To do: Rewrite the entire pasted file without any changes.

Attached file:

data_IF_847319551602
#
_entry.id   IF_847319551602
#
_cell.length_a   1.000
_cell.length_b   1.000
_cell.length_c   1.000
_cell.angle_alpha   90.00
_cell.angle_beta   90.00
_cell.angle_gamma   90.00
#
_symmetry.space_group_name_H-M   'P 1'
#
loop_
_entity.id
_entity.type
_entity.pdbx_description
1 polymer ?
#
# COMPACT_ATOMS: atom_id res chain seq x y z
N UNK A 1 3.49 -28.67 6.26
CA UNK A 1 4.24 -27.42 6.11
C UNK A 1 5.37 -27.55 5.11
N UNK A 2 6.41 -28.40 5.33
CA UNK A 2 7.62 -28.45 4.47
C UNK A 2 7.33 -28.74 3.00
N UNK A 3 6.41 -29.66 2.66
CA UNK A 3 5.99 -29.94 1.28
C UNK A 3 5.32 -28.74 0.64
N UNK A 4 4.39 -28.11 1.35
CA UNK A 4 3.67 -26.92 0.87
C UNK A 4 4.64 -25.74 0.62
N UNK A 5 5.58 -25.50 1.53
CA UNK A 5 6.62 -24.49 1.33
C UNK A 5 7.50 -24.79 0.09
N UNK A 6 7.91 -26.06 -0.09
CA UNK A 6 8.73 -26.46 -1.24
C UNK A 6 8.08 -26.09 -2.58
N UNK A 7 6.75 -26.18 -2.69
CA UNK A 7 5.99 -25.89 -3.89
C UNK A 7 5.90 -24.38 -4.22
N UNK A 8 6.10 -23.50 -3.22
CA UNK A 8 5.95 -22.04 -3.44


data_IF_847319551602
#
_entry.id   IF_847319551602
#
_cell.length_a   1.000
_cell.length_b   1.000
_cell.length_c   1.000
_cell.angle_alpha   90.00
_cell.angle_beta   90.00
_cell.angle_gamma   90.00
#
_symmetry.space_group_name_H-M   'P 1'
#
loop_
_entity.id
_entity.type
_entity.pdbx_description
1 polymer ?
#
# COMPACT_ATOMS: atom_id res chain seq x y z
N UNK A 1 3.49 -28.67 6.26
CA UNK A 1 4.24 -27.42 6.11
C UNK A 1 5.37 -27.55 5.11
N UNK A 2 6.41 -28.40 5.33
CA UNK A 2 7.62 -28.45 4.47
C UNK A 2 7.33 -28.74 3.00
N UNK A 3 6.41 -29.66 2.66
CA UNK A 3 5.99 -29.94 1.28
C UNK A 3 5.32 -28.74 0.64
N UNK A 4 4.39 -28.11 1.35
CA UNK A 4 3.67 -26.92 0.87
C UNK A 4 4.64 -25.74 0.62
N UNK A 5 5.58 -25.50 1.53
CA UNK A 5 6.62 -24.49 1.33
C UNK A 5 7.50 -24.79 0.09
N UNK A 6 7.91 -26.06 -0.09
CA UNK A 6 8.73 -26.46 -1.24
C UNK A 6 8.08 -26.09 -2.58
N UNK A 7 6.75 -26.18 -2.69
CA UNK A 7 5.99 -25.89 -3.89
C UNK A 7 5.90 -24.38 -4.22
N UNK A 8 6.10 -23.50 -3.22
CA UNK A 8 5.95 -22.04 -3.44